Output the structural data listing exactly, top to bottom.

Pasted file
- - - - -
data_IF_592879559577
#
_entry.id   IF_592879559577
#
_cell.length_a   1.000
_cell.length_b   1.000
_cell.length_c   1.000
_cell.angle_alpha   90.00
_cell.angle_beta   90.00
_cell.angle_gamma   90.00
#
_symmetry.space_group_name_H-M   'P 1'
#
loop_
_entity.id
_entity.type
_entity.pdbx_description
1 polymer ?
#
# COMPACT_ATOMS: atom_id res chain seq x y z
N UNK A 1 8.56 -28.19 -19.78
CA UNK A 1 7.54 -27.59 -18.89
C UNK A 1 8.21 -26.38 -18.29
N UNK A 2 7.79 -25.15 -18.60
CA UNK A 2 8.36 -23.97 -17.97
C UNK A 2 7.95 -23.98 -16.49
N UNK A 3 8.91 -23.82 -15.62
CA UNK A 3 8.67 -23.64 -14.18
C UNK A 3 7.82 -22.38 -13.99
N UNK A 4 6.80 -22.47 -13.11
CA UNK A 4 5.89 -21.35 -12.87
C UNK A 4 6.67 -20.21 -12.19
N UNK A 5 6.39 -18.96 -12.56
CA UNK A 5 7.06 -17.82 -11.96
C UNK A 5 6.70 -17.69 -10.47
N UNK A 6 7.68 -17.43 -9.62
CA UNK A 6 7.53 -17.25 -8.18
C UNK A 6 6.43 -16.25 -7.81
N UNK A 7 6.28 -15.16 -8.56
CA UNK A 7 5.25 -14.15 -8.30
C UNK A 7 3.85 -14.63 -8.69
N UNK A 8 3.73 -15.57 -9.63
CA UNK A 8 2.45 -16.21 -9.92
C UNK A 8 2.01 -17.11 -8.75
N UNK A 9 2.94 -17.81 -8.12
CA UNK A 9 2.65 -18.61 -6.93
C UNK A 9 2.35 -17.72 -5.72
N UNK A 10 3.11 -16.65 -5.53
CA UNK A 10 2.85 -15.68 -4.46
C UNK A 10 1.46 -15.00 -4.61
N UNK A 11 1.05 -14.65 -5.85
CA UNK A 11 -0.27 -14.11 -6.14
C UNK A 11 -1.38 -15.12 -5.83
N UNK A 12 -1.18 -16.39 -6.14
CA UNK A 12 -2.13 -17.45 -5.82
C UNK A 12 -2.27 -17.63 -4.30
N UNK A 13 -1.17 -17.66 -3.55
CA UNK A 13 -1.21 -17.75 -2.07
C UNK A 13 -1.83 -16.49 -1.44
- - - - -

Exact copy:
data_IF_592879559577
#
_entry.id   IF_592879559577
#
_cell.length_a   1.000
_cell.length_b   1.000
_cell.length_c   1.000
_cell.angle_alpha   90.00
_cell.angle_beta   90.00
_cell.angle_gamma   90.00
#
_symmetry.space_group_name_H-M   'P 1'
#
loop_
_entity.id
_entity.type
_entity.pdbx_description
1 polymer ?
#
# COMPACT_ATOMS: atom_id res chain seq x y z
N UNK A 1 8.56 -28.19 -19.78
CA UNK A 1 7.54 -27.59 -18.89
C UNK A 1 8.21 -26.38 -18.29
N UNK A 2 7.79 -25.15 -18.60
CA UNK A 2 8.36 -23.97 -17.97
C UNK A 2 7.95 -23.98 -16.49
N UNK A 3 8.91 -23.82 -15.62
CA UNK A 3 8.67 -23.64 -14.18
C UNK A 3 7.82 -22.38 -13.99
N UNK A 4 6.80 -22.47 -13.11
CA UNK A 4 5.89 -21.35 -12.87
C UNK A 4 6.67 -20.21 -12.19
N UNK A 5 6.39 -18.96 -12.56
CA UNK A 5 7.06 -17.82 -11.96
C UNK A 5 6.70 -17.69 -10.47
N UNK A 6 7.68 -17.43 -9.62
CA UNK A 6 7.53 -17.25 -8.18
C UNK A 6 6.43 -16.25 -7.81
N UNK A 7 6.28 -15.16 -8.56
CA UNK A 7 5.25 -14.15 -8.30
C UNK A 7 3.85 -14.63 -8.69
N UNK A 8 3.73 -15.57 -9.63
CA UNK A 8 2.45 -16.21 -9.92
C UNK A 8 2.01 -17.11 -8.75
N UNK A 9 2.94 -17.81 -8.12
CA UNK A 9 2.65 -18.61 -6.93
C UNK A 9 2.35 -17.72 -5.72
N UNK A 10 3.11 -16.65 -5.53
CA UNK A 10 2.85 -15.68 -4.46
C UNK A 10 1.46 -15.00 -4.61
N UNK A 11 1.05 -14.65 -5.85
CA UNK A 11 -0.27 -14.11 -6.14
C UNK A 11 -1.38 -15.12 -5.83
N UNK A 12 -1.18 -16.39 -6.14
CA UNK A 12 -2.13 -17.45 -5.82
C UNK A 12 -2.27 -17.63 -4.30
N UNK A 13 -1.17 -17.66 -3.55
CA UNK A 13 -1.21 -17.75 -2.07
C UNK A 13 -1.83 -16.49 -1.44